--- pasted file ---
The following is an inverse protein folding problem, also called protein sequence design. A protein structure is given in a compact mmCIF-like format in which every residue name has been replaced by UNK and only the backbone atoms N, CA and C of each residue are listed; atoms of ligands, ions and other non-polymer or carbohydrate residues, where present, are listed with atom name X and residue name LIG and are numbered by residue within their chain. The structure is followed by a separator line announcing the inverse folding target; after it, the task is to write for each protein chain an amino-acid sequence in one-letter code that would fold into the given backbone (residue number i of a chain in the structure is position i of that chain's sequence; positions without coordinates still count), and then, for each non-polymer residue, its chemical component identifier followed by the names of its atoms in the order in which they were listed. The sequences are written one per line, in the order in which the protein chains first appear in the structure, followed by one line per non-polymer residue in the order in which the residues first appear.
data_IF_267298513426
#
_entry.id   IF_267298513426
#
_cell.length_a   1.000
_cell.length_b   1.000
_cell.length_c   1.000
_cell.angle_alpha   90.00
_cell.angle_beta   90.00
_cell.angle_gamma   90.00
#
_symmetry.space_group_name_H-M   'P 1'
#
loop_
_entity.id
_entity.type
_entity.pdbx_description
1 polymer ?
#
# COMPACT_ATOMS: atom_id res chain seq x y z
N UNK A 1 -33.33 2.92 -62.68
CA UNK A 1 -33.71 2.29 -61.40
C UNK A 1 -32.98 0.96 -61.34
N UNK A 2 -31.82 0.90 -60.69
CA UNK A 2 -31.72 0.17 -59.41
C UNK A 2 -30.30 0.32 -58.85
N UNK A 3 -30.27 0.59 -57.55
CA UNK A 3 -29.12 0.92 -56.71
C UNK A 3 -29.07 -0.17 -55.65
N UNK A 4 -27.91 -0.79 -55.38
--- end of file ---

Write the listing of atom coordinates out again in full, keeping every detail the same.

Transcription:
The following is an inverse protein folding problem, also called protein sequence design. A protein structure is given in a compact mmCIF-like format in which every residue name has been replaced by UNK and only the backbone atoms N, CA and C of each residue are listed; atoms of ligands, ions and other non-polymer or carbohydrate residues, where present, are listed with atom name X and residue name LIG and are numbered by residue within their chain. The structure is followed by a separator line announcing the inverse folding target; after it, the task is to write for each protein chain an amino-acid sequence in one-letter code that would fold into the given backbone (residue number i of a chain in the structure is position i of that chain's sequence; positions without coordinates still count), and then, for each non-polymer residue, its chemical component identifier followed by the names of its atoms in the order in which they were listed. The sequences are written one per line, in the order in which the protein chains first appear in the structure, followed by one line per non-polymer residue in the order in which the residues first appear.
data_IF_267298513426
#
_entry.id   IF_267298513426
#
_cell.length_a   1.000
_cell.length_b   1.000
_cell.length_c   1.000
_cell.angle_alpha   90.00
_cell.angle_beta   90.00
_cell.angle_gamma   90.00
#
_symmetry.space_group_name_H-M   'P 1'
#
loop_
_entity.id
_entity.type
_entity.pdbx_description
1 polymer ?
#
# COMPACT_ATOMS: atom_id res chain seq x y z
N UNK A 1 -33.33 2.92 -62.68
CA UNK A 1 -33.71 2.29 -61.40
C UNK A 1 -32.98 0.96 -61.34
N UNK A 2 -31.82 0.90 -60.69
CA UNK A 2 -31.72 0.17 -59.41
C UNK A 2 -30.30 0.32 -58.85
N UNK A 3 -30.27 0.59 -57.55
CA UNK A 3 -29.12 0.92 -56.71
C UNK A 3 -29.07 -0.17 -55.65
N UNK A 4 -27.91 -0.79 -55.38